General Electric Device That Revolutionized Electrical Machines Is Now an IEEE Milestone

The silicon-controlled rectifier, or thyristor, can be found in flash bulbs, motors and manufacturing equipment

3 min read
Demonstration of prototype SCR in 1957
Photo: Schenectady Museum & Suits-Bueche Planetarium

Two C501\u2019s, a type of silicon-controlled rectifier, in parallel mounted in a G-7 heat exchangerTwo C501’s, a type of silicon-controlled rectifier, in parallel mounted in a G-7 heat exchangerPhoto: GE

THE INSTITUTEMore than 60 years after General Electric introduced the silicon-controlled rectifier, it is still a dominant control device in the power industry because of its efficiency. The SCR, also known as the thyristor, is a three-terminal p-n-p-n device that has an anode, a cathode, and a gate. It was introduced in 1957 and developed at a GE facility in Clyde, N.Y.

Keep Reading ↓Show less

This article is for IEEE members only. Join IEEE to access our full archive.

Join the world’s largest professional organization devoted to engineering and applied sciences and get access to all of Spectrum’s articles, podcasts, and special reports. Learn more →

If you're already an IEEE member, please sign in to continue reading.

Membership includes:

  • Get unlimited access to IEEE Spectrum content
  • Follow your favorite topics to create a personalized feed of IEEE Spectrum content
  • Save Spectrum articles to read later
  • Network with other technology professionals
  • Establish a professional profile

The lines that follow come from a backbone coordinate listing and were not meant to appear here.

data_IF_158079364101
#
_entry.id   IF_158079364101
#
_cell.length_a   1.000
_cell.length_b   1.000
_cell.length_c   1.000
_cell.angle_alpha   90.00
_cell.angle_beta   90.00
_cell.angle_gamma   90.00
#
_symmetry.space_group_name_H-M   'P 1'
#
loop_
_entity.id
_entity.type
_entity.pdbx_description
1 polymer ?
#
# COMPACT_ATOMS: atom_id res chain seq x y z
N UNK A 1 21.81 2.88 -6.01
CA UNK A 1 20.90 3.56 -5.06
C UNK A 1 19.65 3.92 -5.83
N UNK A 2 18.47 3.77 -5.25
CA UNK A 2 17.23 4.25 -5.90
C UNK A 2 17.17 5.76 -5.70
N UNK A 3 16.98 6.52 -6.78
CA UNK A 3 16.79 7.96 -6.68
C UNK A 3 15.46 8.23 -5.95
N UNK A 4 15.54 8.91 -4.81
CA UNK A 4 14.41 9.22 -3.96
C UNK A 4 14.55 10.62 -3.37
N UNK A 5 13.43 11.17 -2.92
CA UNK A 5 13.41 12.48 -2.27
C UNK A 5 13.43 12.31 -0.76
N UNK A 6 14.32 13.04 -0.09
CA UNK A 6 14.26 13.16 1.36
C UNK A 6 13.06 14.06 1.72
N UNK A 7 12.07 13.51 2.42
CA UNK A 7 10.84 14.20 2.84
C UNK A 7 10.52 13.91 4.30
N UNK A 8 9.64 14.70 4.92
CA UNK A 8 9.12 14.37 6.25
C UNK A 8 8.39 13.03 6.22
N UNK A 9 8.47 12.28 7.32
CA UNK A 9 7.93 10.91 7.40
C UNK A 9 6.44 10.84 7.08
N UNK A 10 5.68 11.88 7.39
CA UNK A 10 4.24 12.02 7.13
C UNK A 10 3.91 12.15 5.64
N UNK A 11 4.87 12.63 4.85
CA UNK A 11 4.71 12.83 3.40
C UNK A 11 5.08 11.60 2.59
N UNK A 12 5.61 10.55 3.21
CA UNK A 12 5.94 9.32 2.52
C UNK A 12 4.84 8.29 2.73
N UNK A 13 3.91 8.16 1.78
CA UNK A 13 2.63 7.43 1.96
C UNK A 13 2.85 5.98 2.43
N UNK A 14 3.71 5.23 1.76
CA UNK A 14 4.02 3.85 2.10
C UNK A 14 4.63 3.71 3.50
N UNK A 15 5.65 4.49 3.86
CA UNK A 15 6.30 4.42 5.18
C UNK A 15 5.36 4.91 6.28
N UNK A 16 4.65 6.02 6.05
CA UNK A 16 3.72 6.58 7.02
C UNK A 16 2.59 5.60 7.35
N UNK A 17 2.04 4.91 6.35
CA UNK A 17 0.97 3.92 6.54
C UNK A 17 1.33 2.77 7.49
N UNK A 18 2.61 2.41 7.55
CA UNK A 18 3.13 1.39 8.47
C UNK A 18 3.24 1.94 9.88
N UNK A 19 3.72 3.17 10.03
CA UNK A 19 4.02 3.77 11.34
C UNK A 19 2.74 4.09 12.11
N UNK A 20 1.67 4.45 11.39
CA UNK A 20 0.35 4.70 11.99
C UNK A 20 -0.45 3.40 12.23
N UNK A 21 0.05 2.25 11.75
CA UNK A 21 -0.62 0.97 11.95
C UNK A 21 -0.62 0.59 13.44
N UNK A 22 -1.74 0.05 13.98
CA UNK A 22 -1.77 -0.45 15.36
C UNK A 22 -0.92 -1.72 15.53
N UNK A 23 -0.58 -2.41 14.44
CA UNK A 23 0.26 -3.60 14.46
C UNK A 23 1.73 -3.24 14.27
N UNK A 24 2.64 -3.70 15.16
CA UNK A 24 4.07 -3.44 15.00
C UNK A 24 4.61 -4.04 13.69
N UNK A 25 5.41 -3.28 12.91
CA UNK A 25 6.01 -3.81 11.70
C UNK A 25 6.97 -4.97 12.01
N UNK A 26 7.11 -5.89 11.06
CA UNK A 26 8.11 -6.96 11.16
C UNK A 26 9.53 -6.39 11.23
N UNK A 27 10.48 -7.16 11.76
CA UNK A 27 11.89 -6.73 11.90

• Create a group to share and collaborate on projects
  • Discover IEEE events and activities
  • Join and participate in discussions

Get unlimited IEEE Spectrum access

Become an IEEE member and get exclusive access to more stories and resources, including our vast article archive and full PDF downloads
Get access to unlimited IEEE Spectrum content
Network with other technology professionals
Establish a professional profile
Create a group to share and collaborate on projects
Discover IEEE events and activities
Join and participate in discussions

The State of the Transistor in 3 Charts

In 75 years, it’s become tiny, mighty, ubiquitous, and just plain weird

3 min read
A photo of 3 different transistors.
iStockphoto
LightGreen

The most obvious change in transistor technology in the last 75 years has been just how many we can make. Reducing the size of the device has been a titanic effort and a fantastically successful one, as these charts show. But size isn’t the only feature engineers have been improving.

Keep Reading ↓Show less
{"imageShortcodeIds":[]}